Because Hindi and Urdu were mutually comprehensible, the most obvious distinguishing point between Hindi and Urdu lay in the alphabets in which they are written. Early Hindi as spoken by worshipers of the traditional Indian religion was written in several related alphabets, including the Kaithi, or cursive, script, and modern Hindi came to be written in the Devanagari, the “script of the city of the gods,” which is also used to write Sanskrit. Writing;India Urdu is written in Arabic script, right to left, and uses thirty-six letters. All are consonantal except alif, which is exclusively a vowel in Urdu usage (as opposed to the classical Arabic of the Qu՚rān, in which it represents a glottal stop consonant). Three other letters can indicate either a consonant or a vowel, and readers must determine from context the exact value of the letter.

The literary tradition of both Hindi and Urdu were formed and enriched by the often conflict-ridden interaction between Muslims and Hindus. Although many Indians responded to the Turkic invaders’s repression of traditional Indian patterns of devotion by converting to Islam, others embraced their Hindu identity more fervently, developing Hinduism Hinduism;Islam and from a collection of local religious traditions into a cohesive system of practice and belief. Writers on both sides of the religious divide sought to express their devotion in the realm of letters and, as a result, produced powerful new works of poetry and prose. Among the notable works of the period was Somadeva’ Somadeva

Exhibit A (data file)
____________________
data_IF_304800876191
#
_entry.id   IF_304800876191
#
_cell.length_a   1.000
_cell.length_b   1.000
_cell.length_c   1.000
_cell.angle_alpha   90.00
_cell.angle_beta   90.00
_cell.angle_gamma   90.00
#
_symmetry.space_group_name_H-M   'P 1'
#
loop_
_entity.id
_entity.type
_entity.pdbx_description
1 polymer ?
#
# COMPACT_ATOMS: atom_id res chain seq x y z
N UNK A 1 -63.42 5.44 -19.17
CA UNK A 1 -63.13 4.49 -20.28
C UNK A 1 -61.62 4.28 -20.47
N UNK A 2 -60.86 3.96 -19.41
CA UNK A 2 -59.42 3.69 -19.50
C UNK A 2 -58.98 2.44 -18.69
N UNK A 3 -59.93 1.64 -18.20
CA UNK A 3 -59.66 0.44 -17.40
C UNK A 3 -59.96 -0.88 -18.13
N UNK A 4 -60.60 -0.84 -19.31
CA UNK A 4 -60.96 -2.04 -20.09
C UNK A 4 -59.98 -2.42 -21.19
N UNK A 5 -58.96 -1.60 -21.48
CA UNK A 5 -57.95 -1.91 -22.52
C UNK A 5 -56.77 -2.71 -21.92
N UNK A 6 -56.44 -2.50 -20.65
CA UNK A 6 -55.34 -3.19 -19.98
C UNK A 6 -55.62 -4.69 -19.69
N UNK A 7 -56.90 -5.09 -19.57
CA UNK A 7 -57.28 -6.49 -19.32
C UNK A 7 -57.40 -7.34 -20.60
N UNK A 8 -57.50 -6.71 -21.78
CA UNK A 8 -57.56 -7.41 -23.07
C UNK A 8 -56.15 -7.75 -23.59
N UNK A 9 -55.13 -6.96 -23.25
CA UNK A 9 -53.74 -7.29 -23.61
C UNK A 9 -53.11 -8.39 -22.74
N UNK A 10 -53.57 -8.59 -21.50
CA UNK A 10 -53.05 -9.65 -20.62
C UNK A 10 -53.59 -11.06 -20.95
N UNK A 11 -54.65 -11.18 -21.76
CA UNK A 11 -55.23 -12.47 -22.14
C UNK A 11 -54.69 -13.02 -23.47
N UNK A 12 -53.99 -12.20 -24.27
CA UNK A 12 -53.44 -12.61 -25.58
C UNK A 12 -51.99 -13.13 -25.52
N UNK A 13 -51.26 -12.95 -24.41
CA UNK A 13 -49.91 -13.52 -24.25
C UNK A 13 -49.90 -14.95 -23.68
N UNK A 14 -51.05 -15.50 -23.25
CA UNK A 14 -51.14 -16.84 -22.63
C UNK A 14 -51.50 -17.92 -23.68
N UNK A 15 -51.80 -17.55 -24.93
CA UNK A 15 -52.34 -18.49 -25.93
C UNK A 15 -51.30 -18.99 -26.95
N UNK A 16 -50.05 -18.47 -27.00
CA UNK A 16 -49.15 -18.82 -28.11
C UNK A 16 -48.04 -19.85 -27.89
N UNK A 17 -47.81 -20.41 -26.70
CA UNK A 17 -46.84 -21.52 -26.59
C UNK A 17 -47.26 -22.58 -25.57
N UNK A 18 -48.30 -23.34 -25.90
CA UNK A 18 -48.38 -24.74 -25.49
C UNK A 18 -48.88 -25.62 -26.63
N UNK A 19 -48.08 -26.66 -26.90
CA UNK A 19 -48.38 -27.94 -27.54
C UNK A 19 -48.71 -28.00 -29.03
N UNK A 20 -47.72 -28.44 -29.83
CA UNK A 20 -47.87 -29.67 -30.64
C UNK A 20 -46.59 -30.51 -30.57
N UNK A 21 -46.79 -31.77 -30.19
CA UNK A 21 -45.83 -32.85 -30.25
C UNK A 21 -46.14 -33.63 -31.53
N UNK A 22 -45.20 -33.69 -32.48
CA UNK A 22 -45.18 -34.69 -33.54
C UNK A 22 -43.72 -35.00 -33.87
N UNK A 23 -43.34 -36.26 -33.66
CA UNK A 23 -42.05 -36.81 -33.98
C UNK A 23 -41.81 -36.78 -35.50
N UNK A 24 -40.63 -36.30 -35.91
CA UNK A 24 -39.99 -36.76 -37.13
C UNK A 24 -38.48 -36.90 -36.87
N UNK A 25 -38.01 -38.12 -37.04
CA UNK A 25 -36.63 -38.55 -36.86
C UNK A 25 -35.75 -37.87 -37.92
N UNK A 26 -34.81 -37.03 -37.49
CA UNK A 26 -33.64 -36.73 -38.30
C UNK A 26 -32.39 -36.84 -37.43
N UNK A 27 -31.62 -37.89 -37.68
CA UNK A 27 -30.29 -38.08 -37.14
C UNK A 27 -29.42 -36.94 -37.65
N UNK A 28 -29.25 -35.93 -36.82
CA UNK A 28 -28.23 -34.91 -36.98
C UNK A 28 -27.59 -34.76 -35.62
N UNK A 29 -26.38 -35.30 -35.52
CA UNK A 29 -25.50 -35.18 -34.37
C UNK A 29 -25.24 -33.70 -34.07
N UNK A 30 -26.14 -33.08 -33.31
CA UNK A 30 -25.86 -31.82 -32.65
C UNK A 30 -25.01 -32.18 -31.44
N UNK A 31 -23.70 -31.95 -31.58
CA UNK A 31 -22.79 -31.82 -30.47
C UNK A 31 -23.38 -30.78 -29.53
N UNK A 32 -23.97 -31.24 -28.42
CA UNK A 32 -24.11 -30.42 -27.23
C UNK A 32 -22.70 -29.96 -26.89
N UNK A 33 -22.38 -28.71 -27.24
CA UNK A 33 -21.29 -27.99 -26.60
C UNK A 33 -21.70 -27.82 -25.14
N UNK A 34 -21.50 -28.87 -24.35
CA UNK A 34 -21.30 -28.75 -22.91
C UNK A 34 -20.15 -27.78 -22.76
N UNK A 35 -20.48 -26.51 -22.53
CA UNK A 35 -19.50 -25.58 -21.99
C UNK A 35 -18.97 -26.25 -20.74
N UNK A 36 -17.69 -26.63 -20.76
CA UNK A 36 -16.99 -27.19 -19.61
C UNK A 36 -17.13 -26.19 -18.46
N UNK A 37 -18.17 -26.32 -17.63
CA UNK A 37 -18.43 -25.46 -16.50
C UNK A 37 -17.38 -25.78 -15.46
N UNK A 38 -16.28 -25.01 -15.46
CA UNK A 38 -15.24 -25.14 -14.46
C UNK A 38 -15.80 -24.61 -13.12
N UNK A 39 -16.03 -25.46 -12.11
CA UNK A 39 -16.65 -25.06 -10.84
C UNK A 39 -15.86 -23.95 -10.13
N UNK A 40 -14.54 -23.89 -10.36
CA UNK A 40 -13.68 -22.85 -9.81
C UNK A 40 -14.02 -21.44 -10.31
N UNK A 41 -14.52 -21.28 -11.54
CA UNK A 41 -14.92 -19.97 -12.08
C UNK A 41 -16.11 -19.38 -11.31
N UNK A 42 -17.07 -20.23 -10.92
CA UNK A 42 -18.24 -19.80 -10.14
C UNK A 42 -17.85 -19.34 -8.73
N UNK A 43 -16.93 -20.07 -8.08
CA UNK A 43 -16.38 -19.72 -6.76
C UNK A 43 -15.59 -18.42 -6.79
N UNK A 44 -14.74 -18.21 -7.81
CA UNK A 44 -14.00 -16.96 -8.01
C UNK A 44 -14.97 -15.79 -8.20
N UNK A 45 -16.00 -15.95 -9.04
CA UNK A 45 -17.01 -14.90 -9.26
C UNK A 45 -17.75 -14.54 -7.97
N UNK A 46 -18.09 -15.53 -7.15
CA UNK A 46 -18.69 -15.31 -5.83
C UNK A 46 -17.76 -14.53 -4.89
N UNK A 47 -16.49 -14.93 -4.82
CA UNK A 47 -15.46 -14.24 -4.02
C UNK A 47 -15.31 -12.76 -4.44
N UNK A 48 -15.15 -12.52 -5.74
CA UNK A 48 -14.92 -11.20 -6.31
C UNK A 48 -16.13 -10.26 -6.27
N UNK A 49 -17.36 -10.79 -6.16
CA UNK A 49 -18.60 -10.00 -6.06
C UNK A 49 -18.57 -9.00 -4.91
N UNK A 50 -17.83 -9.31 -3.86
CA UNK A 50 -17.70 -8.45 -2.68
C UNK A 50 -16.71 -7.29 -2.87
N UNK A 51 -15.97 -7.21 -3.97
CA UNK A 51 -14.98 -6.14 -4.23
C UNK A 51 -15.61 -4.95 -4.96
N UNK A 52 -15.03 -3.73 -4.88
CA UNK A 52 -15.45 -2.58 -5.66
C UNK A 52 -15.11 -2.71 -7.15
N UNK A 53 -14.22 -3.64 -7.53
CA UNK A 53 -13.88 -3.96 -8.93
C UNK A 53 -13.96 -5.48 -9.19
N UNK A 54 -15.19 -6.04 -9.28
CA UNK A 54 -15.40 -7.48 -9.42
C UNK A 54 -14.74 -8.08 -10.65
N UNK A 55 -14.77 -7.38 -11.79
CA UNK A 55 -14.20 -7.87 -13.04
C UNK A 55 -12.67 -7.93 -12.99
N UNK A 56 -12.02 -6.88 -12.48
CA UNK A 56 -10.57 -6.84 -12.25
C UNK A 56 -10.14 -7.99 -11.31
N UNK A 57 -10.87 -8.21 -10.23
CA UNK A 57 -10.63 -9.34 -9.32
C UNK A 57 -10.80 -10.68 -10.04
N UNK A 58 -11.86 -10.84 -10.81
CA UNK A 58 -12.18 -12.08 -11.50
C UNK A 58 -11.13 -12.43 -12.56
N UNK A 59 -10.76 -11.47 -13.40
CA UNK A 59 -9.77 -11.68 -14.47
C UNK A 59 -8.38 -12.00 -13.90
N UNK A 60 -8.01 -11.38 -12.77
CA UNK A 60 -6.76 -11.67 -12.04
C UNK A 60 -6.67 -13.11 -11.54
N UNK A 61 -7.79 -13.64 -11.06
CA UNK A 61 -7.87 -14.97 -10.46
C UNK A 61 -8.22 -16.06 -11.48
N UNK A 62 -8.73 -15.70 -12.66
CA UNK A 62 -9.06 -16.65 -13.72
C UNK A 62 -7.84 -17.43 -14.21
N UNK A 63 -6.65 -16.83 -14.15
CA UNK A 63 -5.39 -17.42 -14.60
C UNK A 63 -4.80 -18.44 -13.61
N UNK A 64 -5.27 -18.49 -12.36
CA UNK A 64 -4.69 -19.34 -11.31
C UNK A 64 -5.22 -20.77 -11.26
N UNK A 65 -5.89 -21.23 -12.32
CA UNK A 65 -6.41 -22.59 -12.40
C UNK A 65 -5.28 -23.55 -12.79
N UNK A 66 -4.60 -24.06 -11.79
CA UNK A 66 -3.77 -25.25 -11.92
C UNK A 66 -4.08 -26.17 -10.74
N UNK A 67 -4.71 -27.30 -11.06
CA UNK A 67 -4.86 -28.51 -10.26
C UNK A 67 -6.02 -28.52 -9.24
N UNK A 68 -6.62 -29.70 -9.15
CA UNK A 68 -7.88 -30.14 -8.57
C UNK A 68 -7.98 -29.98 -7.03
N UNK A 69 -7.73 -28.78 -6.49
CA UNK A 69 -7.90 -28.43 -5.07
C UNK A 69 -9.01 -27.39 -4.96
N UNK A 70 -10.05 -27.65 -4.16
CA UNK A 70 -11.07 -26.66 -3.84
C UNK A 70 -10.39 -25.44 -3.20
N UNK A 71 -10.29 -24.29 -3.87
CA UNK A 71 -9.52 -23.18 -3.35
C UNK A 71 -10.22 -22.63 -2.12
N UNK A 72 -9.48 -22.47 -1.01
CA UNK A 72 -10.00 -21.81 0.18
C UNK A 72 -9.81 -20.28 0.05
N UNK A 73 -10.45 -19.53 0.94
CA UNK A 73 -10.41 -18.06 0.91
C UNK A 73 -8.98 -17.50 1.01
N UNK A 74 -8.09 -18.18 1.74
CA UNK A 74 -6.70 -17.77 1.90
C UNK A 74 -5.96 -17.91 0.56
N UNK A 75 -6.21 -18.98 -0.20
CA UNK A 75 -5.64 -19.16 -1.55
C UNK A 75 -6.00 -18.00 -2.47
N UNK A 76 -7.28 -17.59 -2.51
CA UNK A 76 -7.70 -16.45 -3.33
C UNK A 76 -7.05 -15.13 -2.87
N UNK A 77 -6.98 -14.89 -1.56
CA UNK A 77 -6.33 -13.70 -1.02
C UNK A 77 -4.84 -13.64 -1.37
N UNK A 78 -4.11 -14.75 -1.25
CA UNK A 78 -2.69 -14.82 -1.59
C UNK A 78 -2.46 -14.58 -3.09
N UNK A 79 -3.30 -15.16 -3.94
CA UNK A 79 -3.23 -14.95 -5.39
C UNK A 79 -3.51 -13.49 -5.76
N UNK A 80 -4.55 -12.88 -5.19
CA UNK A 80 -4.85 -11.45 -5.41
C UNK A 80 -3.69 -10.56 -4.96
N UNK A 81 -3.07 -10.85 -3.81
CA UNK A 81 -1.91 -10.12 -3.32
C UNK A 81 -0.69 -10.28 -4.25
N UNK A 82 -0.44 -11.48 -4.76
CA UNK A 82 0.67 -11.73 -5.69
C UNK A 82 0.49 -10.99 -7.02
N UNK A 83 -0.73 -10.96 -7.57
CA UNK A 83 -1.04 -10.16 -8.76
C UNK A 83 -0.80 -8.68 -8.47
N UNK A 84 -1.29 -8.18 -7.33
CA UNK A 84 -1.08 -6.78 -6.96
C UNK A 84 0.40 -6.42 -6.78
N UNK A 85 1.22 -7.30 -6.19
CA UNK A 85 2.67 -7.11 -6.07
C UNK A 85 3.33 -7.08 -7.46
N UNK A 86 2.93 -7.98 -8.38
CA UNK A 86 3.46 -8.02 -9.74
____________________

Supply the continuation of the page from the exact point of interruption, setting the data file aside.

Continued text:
Kathāsaritsāgara (eleventh century; The Ocean of Story
Ocean of Story, The (Somadeva) , 1924-1928), a verse epic of nested stories that drew on native Indian myth and folklore. The storytelling tradition of medieval India frequently dealt with tragic, even pathetic, plots: innocents being taken to their executions for crimes they did not commit, loyal family members being banished from their homes by unloving fathers or husbands, or other gross injustices. However, these stories inevitably culminated in happy endings, with innocence proven moments before the execution and family members joyously reunited, even if it required gross contortions of the storyline, even deus ex machina interventions, to achieve.